Michael S. Swenson
Monday, March 30, 2009
In what has become a bit of a disturbing trend this week, yet another computer infiltration article was posted today on CNN.com.
According to the article, “nearly 1,300 computers in more than 100 countries have been attacked and have become part of an computer espionage network apparently based in China, security experts alleged in two reports Sunday.”
The mysterious network, dubbed “Ghostnet” by researchers, has many dubious capabilities, including the ability to see everything in a network, as well as “hear the people using it”, according to the article. “GhostNet is capable of taking full control of infected computers, including searching and downloading specific files, and covertly operating attached devices, including microphones and web cameras,” the report says.”
Since the attacks on September 11th, 2001, which many have called a “false-flag operation”, meaning elements within the Federal Government carried out the attacks while blaming it on its enemies, there has yet to be a massive Internet attack which would, no doubt, cripple the global infrastructure, especially in these unstable times. But could one be in the works in order to usher in complete worldwide government control of the Internet?
In an article posted earlier this week by the Associated Press, a fast-moving Internet worm, known as the Conficker Worm, has deviously ravaged the PC’s of more than 3 million users worldwide. The worm is reportedly “set to spring to life in a new way on Wednesday — April Fools’ Day….That’s when many of the poisoned machines will get more aggressive about “phoning home” to the worm’s creators over the Internet. When that happens, the bad guys behind the worm will be able to trigger the program to send spam, spread more infections, clog networks with traffic, or try and bring down Web sites.”
The sudden rash of these types of stories over the span of just a few days seems more than just a strange coincidence. Especially given the fact, according to an article posted by earlier this week here at Underground Brooklyn, Australia is moving toward an “Internet Blacklist”. In the article, I outlined how the list is “not censorship of the type practiced by China or Saudi Arabia”, it has effectively included over 2,400 sites, including a dentist’s office, poker sites and a PG-rated site displaying images by a controversial Australian photographer.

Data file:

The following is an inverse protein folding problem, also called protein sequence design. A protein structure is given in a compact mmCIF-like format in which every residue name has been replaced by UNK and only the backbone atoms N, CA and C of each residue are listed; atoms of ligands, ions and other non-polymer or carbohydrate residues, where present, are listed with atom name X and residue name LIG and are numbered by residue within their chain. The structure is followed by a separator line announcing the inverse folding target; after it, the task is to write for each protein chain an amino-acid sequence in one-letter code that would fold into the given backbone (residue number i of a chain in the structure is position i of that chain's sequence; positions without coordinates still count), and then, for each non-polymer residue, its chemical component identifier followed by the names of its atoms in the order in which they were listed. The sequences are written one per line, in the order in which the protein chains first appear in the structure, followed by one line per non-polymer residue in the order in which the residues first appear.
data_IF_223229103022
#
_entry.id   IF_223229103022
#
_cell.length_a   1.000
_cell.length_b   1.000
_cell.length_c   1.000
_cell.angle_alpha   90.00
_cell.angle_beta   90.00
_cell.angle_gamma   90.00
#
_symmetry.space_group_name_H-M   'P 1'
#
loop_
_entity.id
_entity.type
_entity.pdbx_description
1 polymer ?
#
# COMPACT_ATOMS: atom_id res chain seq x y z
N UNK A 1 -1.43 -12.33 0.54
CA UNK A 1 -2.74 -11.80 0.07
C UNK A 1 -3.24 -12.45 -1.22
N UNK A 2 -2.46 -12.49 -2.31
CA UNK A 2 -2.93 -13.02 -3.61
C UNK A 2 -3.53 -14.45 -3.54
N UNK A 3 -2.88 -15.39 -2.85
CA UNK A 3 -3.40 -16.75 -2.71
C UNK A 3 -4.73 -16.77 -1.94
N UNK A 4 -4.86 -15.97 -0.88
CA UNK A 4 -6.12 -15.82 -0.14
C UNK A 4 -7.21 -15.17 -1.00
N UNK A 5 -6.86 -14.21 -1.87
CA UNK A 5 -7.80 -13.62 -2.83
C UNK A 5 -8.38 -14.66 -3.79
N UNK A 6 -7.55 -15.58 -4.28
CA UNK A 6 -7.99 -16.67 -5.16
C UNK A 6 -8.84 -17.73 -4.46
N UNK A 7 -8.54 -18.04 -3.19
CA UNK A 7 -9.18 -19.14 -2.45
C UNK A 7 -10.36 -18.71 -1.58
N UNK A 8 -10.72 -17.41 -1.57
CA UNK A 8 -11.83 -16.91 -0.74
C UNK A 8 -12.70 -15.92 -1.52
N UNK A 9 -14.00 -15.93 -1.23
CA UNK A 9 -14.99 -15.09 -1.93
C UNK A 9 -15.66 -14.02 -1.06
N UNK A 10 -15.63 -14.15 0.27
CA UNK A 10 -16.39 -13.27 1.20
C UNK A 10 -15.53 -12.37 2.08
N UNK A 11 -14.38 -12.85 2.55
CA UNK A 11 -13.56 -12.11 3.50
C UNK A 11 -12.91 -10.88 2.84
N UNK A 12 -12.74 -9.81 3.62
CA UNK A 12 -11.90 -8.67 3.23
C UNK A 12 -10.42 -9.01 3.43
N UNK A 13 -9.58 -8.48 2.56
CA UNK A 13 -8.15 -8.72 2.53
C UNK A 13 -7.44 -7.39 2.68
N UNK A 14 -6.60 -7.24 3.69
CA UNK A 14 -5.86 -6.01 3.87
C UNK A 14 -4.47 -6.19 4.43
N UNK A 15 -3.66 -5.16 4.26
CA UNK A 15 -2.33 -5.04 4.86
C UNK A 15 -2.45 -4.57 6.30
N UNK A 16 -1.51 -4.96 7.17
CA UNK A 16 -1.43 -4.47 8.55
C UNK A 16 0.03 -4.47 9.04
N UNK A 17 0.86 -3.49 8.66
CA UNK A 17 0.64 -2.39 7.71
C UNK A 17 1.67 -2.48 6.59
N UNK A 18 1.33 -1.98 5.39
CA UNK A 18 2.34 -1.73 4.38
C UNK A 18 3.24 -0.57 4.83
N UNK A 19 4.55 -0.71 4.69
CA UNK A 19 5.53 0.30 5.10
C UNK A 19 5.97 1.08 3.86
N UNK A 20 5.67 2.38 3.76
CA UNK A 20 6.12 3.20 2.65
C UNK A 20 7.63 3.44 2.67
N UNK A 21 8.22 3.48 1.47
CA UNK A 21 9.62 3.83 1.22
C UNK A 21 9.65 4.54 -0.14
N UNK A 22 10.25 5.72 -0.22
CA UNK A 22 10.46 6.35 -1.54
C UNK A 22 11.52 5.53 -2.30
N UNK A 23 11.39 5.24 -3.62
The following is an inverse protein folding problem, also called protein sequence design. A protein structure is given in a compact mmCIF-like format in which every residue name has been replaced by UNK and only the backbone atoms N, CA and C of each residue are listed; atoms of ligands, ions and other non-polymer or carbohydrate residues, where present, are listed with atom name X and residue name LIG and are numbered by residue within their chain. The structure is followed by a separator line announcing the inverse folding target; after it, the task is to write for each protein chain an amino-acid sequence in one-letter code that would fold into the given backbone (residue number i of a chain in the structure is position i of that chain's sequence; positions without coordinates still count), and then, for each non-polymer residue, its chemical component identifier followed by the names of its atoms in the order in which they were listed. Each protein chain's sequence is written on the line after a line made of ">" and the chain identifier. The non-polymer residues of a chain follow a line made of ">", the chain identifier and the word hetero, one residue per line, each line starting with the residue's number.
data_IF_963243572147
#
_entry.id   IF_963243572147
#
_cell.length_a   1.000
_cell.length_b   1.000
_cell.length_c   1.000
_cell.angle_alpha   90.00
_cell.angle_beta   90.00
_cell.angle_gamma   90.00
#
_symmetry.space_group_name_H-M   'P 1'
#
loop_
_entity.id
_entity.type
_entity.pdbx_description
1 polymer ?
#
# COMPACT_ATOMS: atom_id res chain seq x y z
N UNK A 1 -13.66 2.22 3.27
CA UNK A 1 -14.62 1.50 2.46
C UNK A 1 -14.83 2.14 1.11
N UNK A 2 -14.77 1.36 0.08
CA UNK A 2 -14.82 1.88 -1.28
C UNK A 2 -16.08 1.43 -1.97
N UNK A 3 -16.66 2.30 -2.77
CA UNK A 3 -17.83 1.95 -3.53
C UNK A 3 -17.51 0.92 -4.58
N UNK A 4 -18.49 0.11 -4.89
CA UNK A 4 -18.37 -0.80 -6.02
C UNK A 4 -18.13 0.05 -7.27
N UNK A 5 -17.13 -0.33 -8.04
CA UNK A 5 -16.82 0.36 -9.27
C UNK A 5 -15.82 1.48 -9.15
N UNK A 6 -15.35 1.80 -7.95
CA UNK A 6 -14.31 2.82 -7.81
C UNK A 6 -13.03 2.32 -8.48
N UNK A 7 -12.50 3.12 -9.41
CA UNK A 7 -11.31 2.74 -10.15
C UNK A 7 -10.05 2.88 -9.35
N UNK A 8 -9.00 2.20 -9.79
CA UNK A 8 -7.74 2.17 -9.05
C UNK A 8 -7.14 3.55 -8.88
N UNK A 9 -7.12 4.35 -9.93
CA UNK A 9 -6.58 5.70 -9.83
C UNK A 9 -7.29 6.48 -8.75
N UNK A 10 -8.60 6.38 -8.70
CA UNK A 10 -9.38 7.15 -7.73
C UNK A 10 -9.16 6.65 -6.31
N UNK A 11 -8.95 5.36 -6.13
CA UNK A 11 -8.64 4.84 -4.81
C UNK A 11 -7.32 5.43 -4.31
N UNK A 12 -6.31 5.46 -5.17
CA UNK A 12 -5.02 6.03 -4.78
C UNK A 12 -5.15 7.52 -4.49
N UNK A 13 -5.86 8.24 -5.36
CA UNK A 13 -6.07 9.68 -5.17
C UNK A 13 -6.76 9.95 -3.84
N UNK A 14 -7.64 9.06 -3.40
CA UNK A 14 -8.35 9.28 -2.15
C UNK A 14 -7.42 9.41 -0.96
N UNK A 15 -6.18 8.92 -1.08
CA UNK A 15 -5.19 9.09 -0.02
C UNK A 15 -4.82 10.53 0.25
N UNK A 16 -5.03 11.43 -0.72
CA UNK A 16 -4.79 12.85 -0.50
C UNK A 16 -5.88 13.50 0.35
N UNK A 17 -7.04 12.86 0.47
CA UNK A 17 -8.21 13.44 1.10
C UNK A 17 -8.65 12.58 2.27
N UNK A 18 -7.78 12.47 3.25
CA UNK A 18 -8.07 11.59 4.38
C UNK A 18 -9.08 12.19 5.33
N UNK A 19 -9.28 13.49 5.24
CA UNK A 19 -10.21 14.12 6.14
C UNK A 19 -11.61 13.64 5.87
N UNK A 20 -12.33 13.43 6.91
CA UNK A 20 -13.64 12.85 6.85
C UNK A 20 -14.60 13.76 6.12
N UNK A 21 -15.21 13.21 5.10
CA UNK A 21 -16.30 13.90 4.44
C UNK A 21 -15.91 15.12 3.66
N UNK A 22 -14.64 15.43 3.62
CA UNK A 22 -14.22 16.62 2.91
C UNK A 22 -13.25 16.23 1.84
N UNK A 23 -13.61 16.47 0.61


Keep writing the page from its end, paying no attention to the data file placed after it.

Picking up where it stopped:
This move by the Australian government, combined with major pushes from Europe for extreme net censorship and the dire warnings about this Chinese “Ghostnet”, is indeed putting up red flags.
But that is not all….
According to a post on the “ReleaseLog” blog on Wednesday (directly sourced from PC World), “China appears to be blocking all access to YouTube…YouTube use from China started dropping off the map sometime Monday night, with traffic nearly reaching a standstill by Tuesday morning. Google (which owns YouTube) has confirmed the apparent ban, though its staff is not certain of the cause. “We do not know the reason for the blockage, and we’re working as quickly as possible to restore access to our users in China,” a spokesperson says. Google does believe the Chinese government knowingly cut the access. The spokesperson, however, questions why officials wouldn’t have just blocked a specific video, as they’ve done before, rather than nixing the entire site.”
And finally, in a video posted on YouTube by Russia Today on Thursday, under a newly proposed “international copyright treaty”, the government may be given open access to people’s personal computers. The video can be seen below:
Whether or not any of this pans out into an actual massive cyberattack, false-flag or legitimate, remains to be seen, of course. However, the eerie resemblances it all has to the “terror drills” carried out by the US Government in the weeks leading up to, as well as on the day of, the 9\11 attacks in New York City and Washington, cannot be denied.
This article was posted: Monday, March 30, 2009 at 10:50 am